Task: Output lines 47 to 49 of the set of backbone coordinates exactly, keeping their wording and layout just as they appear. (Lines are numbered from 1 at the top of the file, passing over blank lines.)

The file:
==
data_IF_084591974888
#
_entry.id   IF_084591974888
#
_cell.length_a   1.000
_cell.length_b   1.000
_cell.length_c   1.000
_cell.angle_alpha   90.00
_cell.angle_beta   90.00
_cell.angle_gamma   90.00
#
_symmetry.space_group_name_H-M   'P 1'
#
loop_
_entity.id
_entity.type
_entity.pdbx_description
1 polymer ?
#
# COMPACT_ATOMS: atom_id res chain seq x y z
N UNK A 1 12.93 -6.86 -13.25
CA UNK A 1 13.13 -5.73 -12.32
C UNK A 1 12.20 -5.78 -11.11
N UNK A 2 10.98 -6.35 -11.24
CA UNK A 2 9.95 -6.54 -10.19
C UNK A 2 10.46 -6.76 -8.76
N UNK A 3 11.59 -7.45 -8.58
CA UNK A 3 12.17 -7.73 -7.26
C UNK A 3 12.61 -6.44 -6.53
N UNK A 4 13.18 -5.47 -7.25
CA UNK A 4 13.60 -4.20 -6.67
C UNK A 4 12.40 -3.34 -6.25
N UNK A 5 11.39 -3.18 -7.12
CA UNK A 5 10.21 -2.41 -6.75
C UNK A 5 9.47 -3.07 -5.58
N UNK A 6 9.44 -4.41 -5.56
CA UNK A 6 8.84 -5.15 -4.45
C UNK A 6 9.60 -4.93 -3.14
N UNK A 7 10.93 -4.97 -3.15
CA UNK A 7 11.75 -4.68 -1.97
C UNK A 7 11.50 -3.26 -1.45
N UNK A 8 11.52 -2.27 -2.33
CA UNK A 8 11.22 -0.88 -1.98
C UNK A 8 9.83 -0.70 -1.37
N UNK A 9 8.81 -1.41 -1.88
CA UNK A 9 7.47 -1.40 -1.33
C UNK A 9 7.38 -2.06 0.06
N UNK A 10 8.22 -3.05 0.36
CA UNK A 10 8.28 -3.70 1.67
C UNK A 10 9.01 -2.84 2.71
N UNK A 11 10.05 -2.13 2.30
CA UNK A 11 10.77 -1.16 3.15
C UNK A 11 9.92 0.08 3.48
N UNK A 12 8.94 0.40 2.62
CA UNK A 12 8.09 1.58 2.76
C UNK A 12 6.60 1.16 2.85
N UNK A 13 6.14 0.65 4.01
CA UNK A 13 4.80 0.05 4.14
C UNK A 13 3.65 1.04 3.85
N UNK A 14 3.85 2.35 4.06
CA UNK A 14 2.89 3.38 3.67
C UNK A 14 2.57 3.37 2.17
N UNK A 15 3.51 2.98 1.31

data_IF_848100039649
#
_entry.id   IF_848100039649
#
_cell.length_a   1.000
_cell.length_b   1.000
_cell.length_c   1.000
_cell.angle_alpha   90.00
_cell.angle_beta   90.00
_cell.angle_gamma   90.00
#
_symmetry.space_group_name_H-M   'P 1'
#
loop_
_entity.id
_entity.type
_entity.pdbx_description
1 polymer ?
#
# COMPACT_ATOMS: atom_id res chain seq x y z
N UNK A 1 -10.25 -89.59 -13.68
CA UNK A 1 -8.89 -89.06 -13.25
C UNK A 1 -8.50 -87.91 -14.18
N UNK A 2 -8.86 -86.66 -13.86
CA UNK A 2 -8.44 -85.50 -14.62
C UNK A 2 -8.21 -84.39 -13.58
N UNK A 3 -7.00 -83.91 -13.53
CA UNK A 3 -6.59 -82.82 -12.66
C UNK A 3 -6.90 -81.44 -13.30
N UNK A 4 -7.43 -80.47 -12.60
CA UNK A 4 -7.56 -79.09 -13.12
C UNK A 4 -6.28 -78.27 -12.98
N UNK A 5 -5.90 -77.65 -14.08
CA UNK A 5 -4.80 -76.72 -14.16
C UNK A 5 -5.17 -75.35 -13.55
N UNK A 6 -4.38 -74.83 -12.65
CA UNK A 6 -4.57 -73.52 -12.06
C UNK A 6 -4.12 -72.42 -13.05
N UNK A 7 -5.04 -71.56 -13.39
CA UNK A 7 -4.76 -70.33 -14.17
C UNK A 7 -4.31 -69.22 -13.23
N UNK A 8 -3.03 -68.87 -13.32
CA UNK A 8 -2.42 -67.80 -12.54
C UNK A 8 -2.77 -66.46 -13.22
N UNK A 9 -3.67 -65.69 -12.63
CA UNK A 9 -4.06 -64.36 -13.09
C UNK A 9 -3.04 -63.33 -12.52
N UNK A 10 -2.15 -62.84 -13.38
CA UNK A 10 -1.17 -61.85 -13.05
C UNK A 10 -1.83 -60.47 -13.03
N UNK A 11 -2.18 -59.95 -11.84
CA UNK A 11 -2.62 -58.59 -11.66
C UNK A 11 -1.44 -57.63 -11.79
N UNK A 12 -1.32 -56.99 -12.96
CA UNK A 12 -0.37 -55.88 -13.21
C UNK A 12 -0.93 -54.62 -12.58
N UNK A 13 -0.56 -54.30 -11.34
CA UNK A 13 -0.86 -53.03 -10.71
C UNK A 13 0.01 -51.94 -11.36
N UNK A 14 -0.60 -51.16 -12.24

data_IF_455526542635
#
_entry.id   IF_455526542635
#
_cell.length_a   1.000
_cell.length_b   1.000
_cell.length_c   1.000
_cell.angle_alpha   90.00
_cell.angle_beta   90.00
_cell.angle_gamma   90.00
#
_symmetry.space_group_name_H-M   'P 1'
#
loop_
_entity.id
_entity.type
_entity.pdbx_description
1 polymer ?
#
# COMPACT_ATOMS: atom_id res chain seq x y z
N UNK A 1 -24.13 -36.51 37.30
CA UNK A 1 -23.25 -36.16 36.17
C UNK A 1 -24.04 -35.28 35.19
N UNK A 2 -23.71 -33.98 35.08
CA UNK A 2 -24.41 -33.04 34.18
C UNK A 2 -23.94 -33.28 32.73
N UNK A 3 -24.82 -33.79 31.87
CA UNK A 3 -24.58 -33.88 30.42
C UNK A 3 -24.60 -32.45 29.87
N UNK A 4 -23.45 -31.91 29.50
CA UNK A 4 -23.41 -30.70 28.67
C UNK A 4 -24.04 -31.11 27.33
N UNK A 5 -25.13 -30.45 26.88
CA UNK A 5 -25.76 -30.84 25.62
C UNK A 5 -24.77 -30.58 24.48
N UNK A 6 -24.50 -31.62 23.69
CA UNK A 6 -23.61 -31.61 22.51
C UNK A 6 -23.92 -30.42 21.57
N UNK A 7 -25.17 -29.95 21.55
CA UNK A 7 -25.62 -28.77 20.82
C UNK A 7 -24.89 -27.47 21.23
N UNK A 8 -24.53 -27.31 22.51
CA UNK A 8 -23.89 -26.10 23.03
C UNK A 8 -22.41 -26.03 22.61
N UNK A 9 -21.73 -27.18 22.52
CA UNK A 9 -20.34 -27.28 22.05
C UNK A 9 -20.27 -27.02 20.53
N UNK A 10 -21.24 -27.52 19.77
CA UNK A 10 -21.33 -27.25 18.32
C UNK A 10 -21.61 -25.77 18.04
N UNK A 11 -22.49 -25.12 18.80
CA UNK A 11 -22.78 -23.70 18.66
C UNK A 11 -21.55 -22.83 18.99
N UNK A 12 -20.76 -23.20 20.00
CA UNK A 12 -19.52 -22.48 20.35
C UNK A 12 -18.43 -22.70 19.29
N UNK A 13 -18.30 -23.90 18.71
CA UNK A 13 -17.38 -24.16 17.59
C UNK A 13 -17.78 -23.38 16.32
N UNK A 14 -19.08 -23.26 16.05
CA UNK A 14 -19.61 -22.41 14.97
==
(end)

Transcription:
C UNK A 9 7.38 -2.06 0.06
N UNK A 10 8.22 -3.05 0.36
CA UNK A 10 8.28 -3.70 1.67